SideWalk Ghosts / Interview 179: Listen and Not Look

It is 8:00pm on a very chilly and foggy weeknight, the Promenade is buzzing with people of character and great diversity. From street performers to locals to tourists the boulevard is just beginning to energize in readying itself for the nights progression.

And after 178 days of wandering for strangers I see it as a heaven-sent change of pace to be circulating in a highly bustling area, The Third Street Promenade, a Santa Monica central point for shopping and dining.

Even though the evening air is brisk and filled with the moisture of coastal dew, the atmosphere is warmed by the ebbing movement of man and sound; so when from amidst the wandering chaos appears to me a voice, “Sir, are you a registered voter?” I halt my quest for stranger in opening a 365 hand of friendship to an unknown solicitor as he works to acquire signatures to support upcoming voting initiatives. A very tough thing to do in the 2012’s. Times where so many of us are continually bombarded with unrequested sales calls, spam and the ongoing assault of door knocks and excuse me’s. Plus, in my own journeys I have developed a soft spot for anyone who has the courage to reach out to strangers with any legitimate request.

“What’s your name?” I ask as I am brought up to speed on issues ranging from the FDA to education to the environment.

“Josh,” my new friend answers.

He and I decide to grab a seat by a nearby planter to review the list of ballot items he has on his clipboard, as well as engage in a conversation of life and personal histories.

Josh has had a hard life… felony convictions, alcoholism and past of pain and violence. His perspective is dark, but as he speaks the importance of family and of protecting the children rises to the top of his priorities.

“We have to protect our kids,” Josh boldly postures. He has a zero tolerance rule when it comes to protecting the innocence and virtue of the child. Again boldly and obviously from the heart, “I advise us all to be vigilantes against child molesters.”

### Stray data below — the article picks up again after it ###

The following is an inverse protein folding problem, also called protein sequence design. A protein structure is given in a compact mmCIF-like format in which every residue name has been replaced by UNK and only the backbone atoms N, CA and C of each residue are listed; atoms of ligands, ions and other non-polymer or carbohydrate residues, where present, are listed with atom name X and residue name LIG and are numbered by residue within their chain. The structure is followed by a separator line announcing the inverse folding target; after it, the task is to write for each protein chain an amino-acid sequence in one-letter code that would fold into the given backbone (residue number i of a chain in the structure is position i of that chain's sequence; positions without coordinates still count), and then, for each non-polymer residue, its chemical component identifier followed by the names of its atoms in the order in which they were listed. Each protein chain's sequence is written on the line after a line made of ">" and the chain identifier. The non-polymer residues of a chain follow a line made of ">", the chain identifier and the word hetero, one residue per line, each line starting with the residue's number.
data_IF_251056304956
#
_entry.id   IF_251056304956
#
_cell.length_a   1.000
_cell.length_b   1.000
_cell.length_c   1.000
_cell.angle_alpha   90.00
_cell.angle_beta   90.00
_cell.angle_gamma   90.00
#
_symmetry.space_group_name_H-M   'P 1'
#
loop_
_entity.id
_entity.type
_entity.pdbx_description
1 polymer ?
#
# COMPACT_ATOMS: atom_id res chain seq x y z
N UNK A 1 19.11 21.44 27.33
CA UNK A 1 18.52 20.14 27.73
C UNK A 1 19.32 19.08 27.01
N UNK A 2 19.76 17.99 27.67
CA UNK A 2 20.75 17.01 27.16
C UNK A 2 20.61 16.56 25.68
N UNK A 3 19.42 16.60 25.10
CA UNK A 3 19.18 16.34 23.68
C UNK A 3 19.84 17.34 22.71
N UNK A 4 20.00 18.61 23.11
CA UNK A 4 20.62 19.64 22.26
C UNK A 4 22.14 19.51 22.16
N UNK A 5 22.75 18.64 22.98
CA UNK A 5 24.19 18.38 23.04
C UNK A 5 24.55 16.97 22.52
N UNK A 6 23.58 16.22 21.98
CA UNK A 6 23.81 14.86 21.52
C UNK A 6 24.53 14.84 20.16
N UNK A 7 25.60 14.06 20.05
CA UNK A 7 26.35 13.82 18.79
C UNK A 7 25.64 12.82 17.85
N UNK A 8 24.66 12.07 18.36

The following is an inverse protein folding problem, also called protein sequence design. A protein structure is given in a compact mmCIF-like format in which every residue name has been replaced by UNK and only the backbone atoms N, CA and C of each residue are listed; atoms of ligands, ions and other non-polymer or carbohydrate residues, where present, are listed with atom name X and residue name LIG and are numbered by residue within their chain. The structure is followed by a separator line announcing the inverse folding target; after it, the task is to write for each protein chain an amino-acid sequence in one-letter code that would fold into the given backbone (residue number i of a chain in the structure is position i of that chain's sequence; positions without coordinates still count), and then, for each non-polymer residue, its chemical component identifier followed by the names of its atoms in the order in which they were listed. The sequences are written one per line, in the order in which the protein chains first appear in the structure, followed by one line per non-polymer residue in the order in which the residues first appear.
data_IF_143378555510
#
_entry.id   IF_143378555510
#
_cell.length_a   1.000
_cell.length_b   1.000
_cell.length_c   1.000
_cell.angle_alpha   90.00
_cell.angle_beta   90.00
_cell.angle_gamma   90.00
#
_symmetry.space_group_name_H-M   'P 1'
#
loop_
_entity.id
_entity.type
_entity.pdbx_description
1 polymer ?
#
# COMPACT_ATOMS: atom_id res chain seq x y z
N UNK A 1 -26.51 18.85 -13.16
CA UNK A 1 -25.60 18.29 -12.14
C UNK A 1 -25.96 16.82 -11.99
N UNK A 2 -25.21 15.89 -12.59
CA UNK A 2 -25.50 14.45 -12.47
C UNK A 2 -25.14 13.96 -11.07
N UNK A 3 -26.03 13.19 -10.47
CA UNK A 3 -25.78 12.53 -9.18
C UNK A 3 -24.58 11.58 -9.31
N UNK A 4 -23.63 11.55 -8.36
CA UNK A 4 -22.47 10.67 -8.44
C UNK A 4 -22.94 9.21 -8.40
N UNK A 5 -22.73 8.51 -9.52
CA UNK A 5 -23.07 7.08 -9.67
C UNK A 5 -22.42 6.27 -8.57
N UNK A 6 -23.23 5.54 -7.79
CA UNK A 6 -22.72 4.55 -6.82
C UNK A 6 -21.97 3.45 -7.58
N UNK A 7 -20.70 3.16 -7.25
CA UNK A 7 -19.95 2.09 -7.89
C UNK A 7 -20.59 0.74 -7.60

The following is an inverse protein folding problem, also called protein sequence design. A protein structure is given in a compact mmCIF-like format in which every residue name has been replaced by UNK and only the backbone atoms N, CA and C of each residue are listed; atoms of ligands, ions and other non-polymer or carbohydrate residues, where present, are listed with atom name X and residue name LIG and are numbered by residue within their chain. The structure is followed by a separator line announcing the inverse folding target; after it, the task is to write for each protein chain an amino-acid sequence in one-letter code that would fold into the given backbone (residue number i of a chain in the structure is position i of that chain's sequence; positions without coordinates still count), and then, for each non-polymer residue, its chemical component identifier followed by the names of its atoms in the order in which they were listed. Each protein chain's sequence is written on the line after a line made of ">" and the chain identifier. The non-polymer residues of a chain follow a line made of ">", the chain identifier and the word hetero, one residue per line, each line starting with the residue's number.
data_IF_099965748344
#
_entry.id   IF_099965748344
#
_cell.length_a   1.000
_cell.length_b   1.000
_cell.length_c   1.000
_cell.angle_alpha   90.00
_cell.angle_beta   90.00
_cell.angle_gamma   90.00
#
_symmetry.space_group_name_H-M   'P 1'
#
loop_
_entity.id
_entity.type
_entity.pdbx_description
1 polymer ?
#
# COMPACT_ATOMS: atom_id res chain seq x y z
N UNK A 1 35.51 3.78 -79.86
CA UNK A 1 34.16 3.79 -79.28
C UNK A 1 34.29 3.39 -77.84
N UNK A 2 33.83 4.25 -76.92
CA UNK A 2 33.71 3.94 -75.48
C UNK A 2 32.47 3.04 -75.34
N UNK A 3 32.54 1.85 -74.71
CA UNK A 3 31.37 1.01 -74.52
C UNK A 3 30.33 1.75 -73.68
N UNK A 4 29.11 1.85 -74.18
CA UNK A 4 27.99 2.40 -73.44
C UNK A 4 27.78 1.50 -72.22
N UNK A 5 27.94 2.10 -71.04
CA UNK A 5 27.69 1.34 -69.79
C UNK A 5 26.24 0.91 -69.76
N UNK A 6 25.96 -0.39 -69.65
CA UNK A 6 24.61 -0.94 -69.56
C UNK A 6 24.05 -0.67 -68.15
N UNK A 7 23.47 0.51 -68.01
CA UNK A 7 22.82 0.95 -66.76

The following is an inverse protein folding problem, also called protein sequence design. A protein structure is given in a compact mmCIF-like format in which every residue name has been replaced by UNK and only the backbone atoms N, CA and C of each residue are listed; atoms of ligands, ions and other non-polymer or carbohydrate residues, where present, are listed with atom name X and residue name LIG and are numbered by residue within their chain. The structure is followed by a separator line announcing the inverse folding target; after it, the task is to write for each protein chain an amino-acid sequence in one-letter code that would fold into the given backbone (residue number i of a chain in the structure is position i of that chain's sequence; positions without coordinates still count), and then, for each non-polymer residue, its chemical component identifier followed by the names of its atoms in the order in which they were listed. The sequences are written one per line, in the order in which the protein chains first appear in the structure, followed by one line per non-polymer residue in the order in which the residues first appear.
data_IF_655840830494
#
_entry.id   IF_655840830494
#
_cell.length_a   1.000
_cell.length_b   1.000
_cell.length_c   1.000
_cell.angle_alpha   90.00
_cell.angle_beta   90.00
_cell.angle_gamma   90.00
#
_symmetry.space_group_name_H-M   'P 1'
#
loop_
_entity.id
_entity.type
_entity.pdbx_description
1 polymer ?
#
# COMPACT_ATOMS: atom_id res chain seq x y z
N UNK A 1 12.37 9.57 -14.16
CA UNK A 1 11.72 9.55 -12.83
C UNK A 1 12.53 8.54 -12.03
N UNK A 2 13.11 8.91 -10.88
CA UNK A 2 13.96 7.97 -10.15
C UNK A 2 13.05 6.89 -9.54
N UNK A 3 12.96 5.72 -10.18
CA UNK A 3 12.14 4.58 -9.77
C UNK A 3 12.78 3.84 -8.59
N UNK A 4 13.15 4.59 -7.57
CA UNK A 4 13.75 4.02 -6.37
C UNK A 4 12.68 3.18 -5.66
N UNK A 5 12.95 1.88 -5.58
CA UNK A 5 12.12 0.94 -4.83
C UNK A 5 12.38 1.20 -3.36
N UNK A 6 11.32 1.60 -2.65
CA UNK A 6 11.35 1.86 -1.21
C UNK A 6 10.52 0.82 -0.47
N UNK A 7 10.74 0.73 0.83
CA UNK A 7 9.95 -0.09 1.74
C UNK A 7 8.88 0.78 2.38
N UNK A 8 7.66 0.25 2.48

Josh and I speak of recovery from addiction and the pain of overcoming its evil grasps. “I’ve seen demons,” he tells me. Words that I’ve heard often from many of my 365 friends who are in the depths of addictions or on the path to recovery.

I ask Josh if he has any words of wisdom for us. “Can I answer that with a question?” he requests.

“This is your time Josh, you can answer any way you like,” I inform.

He advises us to consider, “If you had three wishes, what would they be?”

“Do you want to hear mine?” says Josh.

And his answer is peacefully dark.  Peacefully Dark? That’s a very strange set of words to link… “I know. But they truly describe the safe feeling that emits from Josh.”

Yet, I am saddened by his dreams, “I’d like to know if there is a way to die a three-way death. A death of not only my body, but a death of my spirit and soul. I don’t trust that I’m going to heaven, and I don’t even believe in heaven or hell. I believe we have a Creator, but no one really knows what will happen when we die… and I don’t want to be part of if.”

Now, I have no idea of the pains Josh has lived through, nor do I judge him for his outlook. Whatever has brought him to this place in life is not mine to carry. What is important is to do whatever I can to understand him as a person.

My perspective on the thought of where we go after death? I have hope for where we are going and nothing in this life happens for naught. Be it tragic, or be it glorious… all experiences in some way or another can bring us light and move us forward.

We have spoken often of tolerance and compassion, and of learning to accept each other for who we are and to do what we can to pass it on.

I tell Josh of some of my past dark times. Times that were not quite as deep as Josh’s history, but dark enough to at least help us to see a little commonality.

“I’ve had times that I’ve felt similar to you, but I promise if you hang on, a light will appear,” I reveal to Josh, and now you know that too.

I cannot say for certain that we wholly agreed, but non-the-less, Josh and I find a union in a momentary voice of friendship.

Josh, stretches his shirt, “This is my family; my grandson David, my step daughter Ester, my daughter Anna and sons Elijah and Erik.”

The picture becomes clearer. True… Josh has led a difficult life, but in his soberness of thought for the children and through his uncertainty of what is to come after this life, I see a man who is searching for a better world and questioning his own place in it.

Apparently the world has hit Josh hard in some way. However, he is here. Raising children, sober and doing the best he can to support them.

Can any of us who have not walked in the footsteps of Josh accurately say how we would cope in a life after prison and addiction?

This is a cruel world at times. The news shows that to us every day. In the media and life we witness some of the most hideous atrocities. But at the end of the day, we also see many great acts of kindness and growth in humanity.

My take away from meeting Josh… He has humanity and is a survivor with a purpose… and that purpose is his children.

Any man who proudly bears the names of his kids on a tee-shirt and hold the strongest concern for their future is good in my book.

Per his hope for what is to come… Josh, we wish you a life full of peace and may the darkness dissipate.

Josh is a provider, eight bucks a signature… I sign them all.